Two Republican candidates shook up the GOP's placid race for governor Wednesday by asking Maryland election officials to investigate one of their rivals, saying that his use of a conservative advocacy group to raise money violates state law.
Harford County Executive David R. Craig and Del. Ron George joined forces at an Annapolis news conference to say that Larry Hogan's Change Maryland LLC had illegally coordinated its activities with Hogan's official election committee.
"One man is not following the same rules the rest of us followed," said George.
Craig urged the State Board of Elections to act well before the June 24 primary election. If Hogan were to win the primary and the board were later to conclude that he broke the law, it could hurt the party in November, Craig said.
"I'm very concerned for the Republicans of the state of Maryland," Craig said.
Adam Dubitsky, a spokesman for Hogan's campaign, denied any violation. "The entire premise of these allegations by two desperate campaigns is utterly absurd and patently false," he said.
Dubitsky said the campaign had checked with the elections board and followed its "explicit guidance" before it legally acquired Change Maryland, which Hogan formed in 2011 as a limited liability corporation. The spokesman said Hogan's rivals don't understand election law.
"Larry Hogan for Governor owns Change Maryland and has since he became a candidate," Dubitsky said.
Craig and George said a fourth GOP candidate, Charles County business executive Charles Lollar, had been invited to join them at the news conference but declined. Bob Carlstrom, a spokesman for Lollar, declined to comment on the fray. "Charles just decided not to get involved in that," Carlstrom said.
Hogan launched his campaign committee in January, when he formally entered the race. He later announced Boyd Rutherford, an Ehrlich administration Cabinet secretary, as his running mate.
A filing with the elections board shows the Hogan-Rutherford Committee to Change Maryland paid $18,164 for the assets of Change Maryland on April 7. Dubitsky said that represented the first payments on a purchase price of $79,720 agreed to on Jan. 13. The Change Maryland website now carries the authority line of Larry Hogan for Governor.
Jared DeMarinis, director of the campaign finance division of the elections board, said he would review the allegations. He said he would refer them to the office of the state prosecutor if there were a reasonable suspicion of a violation.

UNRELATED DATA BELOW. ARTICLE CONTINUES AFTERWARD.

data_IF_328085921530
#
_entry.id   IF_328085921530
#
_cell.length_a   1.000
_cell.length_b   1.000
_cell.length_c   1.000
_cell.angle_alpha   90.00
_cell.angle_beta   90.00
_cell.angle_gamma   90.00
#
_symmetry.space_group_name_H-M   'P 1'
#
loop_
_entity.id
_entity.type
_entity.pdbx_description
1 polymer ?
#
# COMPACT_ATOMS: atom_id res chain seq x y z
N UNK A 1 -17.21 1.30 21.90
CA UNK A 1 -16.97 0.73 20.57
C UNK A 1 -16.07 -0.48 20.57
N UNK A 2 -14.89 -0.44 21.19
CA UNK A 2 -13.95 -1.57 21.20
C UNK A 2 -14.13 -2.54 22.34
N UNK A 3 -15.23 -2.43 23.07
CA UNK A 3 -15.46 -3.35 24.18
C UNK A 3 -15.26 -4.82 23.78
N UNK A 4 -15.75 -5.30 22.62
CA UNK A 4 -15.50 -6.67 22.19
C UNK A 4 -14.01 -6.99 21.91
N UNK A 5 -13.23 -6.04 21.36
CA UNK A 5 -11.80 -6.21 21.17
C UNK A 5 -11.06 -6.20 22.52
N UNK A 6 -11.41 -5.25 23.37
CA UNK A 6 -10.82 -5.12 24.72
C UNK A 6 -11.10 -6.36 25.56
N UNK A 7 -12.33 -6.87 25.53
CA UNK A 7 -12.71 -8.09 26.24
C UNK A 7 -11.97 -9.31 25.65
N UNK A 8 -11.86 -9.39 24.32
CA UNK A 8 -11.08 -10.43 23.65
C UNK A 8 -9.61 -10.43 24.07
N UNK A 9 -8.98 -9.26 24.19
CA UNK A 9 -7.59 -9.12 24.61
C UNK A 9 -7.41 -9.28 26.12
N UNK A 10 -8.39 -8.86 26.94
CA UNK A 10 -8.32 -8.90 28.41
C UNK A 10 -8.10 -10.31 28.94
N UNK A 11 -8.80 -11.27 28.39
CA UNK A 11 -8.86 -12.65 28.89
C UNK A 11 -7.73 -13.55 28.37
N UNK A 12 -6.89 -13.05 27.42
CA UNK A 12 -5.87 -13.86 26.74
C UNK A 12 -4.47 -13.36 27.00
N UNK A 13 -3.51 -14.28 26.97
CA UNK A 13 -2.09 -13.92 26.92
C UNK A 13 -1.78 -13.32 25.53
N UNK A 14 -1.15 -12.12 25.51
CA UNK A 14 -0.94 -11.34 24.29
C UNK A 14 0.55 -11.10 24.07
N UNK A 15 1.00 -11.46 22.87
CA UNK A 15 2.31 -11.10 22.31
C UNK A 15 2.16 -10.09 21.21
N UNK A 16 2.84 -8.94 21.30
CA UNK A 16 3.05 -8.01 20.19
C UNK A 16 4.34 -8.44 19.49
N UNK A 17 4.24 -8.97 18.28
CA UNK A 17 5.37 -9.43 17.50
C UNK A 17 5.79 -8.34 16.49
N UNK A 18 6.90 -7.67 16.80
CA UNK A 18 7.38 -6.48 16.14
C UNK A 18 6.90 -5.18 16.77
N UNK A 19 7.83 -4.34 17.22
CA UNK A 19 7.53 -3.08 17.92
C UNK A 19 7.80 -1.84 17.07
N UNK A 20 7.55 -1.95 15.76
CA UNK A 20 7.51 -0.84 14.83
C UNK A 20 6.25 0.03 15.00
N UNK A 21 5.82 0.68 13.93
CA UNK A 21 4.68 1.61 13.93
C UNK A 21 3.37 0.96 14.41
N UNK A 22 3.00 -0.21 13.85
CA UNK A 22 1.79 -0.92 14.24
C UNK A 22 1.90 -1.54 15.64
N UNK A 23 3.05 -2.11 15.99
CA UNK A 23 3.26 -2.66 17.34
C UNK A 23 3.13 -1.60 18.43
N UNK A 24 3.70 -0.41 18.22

The charges came as Hogan, a former Ehrlich administration official, announced that he has cleared the threshold of $258,612 in small individual contributions needed to qualify for public financing of his campaign. If the figure is confirmed by the election board, Hogan would become the first candidate on the Republican side to qualify for public matching funds this year.
If he were to win the primary, Hogan would be eligible to receive $2.6 million in public funds for his general election campaign. In return for that grant, Hogan would have to halt fundraising for his own campaign, DeMarinis said.
Craig and George both said Wednesday that they do not expect to reach the threshold soon enough to claim matching funds in the filing due next week. They contended that the election board should refuse to count toward the goal any money that Hogan raised with the involvement of Change Maryland.
From 2011 until early this year, Change Maryland's emails, website and Facebook page served as Hogan's main platform for criticizing the O'Malley administration. Dubitsky said Change Maryland was primarily bankrolled by Hogan himself and never made a profit.
In a letter to the board, Craig and George said that since it started, Change Maryland's resources had been used to "promote its chairman, garner media attention and erect a digital infrastructure that continues to operate."
Nevertheless, the state did not require Change Maryland to disclose its fundraising or spending because it wasn't an official campaign committee before it was absorbed into the Hogan for Governor effort.
Todd Eberly, a political science professor at St. Mary's College, said Change Maryland was an "incredibly effective way for [Hogan] to get his name out there." But Eberly said he hasn't seen an obvious violation.
"The spirit of the law may have been violated, but the letter of the law may not have," he said. "What it really points to are clear loopholes in Maryland campaign finance law."
Eberly said the fight over Change Maryland won't help the Republicans unify after the primary — a necessity in a state dominated by Democrats. George and Craig, he said, are "creating an issue the Democratic nominee will pick up the day after the primary if Hogan should be the nominee."
Until Wednesday, the race for the Republican nomination had been a collegial contest, at least outwardly. But the news conference exposed some simmering tensions, notably over Hogan's absence at many of the events to which all of the candidates were invited.
George said that by his count Hogan had attended only about three or four of the roughly 21 forums to which the Republican gubernatorial candidates were invited this year.
"Doing these forums helps the local Republican clubs. It helps to fundraise," George said. "There's a little personal feeling about that because we've worked hard in our campaigns."
Dubitsky disputed George's numbers, but conceded that Hogan hasn't put as much emphasis on such appearances as the other candidates.
"The objective all along is to be out campaigning all over the state," he said. "We put a premium on meeting voters rather than debating among ourselves."